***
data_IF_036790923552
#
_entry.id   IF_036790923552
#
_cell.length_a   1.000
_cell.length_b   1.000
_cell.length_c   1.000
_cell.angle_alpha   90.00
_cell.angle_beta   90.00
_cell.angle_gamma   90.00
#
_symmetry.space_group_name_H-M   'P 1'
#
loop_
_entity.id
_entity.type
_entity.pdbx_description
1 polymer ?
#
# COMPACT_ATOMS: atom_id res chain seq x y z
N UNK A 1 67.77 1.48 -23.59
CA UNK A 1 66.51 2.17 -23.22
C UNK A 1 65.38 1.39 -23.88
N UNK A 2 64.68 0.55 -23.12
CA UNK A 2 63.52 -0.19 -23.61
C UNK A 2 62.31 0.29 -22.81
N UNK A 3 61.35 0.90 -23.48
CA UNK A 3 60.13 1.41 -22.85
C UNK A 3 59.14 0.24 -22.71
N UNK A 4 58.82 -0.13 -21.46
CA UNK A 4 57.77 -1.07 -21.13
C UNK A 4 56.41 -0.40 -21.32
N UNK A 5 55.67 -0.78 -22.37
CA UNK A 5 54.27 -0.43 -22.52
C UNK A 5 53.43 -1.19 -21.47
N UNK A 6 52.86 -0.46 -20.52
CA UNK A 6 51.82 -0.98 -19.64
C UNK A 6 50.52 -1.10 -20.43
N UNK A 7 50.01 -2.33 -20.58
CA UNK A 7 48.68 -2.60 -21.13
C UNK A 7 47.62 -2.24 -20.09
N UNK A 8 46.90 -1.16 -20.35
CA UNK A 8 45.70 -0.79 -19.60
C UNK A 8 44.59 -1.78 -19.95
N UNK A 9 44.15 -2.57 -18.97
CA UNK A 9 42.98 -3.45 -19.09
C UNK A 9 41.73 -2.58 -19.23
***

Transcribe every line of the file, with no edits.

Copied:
data_IF_036790923552
#
_entry.id   IF_036790923552
#
_cell.length_a   1.000
_cell.length_b   1.000
_cell.length_c   1.000
_cell.angle_alpha   90.00
_cell.angle_beta   90.00
_cell.angle_gamma   90.00
#
_symmetry.space_group_name_H-M   'P 1'
#
loop_
_entity.id
_entity.type
_entity.pdbx_description
1 polymer ?
#
# COMPACT_ATOMS: atom_id res chain seq x y z
N UNK A 1 67.77 1.48 -23.59
CA UNK A 1 66.51 2.17 -23.22
C UNK A 1 65.38 1.39 -23.88
N UNK A 2 64.68 0.55 -23.12
CA UNK A 2 63.52 -0.19 -23.61
C UNK A 2 62.31 0.29 -22.81
N UNK A 3 61.35 0.90 -23.48
CA UNK A 3 60.13 1.41 -22.85
C UNK A 3 59.14 0.24 -22.71
N UNK A 4 58.82 -0.13 -21.46
CA UNK A 4 57.77 -1.07 -21.13
C UNK A 4 56.41 -0.40 -21.32
N UNK A 5 55.67 -0.78 -22.37
CA UNK A 5 54.27 -0.43 -22.52
C UNK A 5 53.43 -1.19 -21.47
N UNK A 6 52.86 -0.46 -20.52
CA UNK A 6 51.82 -0.98 -19.64
C UNK A 6 50.52 -1.10 -20.43
N UNK A 7 50.01 -2.33 -20.58
CA UNK A 7 48.68 -2.60 -21.13
C UNK A 7 47.62 -2.24 -20.09
N UNK A 8 46.90 -1.16 -20.35
CA UNK A 8 45.70 -0.79 -19.60
C UNK A 8 44.59 -1.78 -19.95
N UNK A 9 44.15 -2.57 -18.97
CA UNK A 9 42.98 -3.45 -19.09
C UNK A 9 41.73 -2.58 -19.23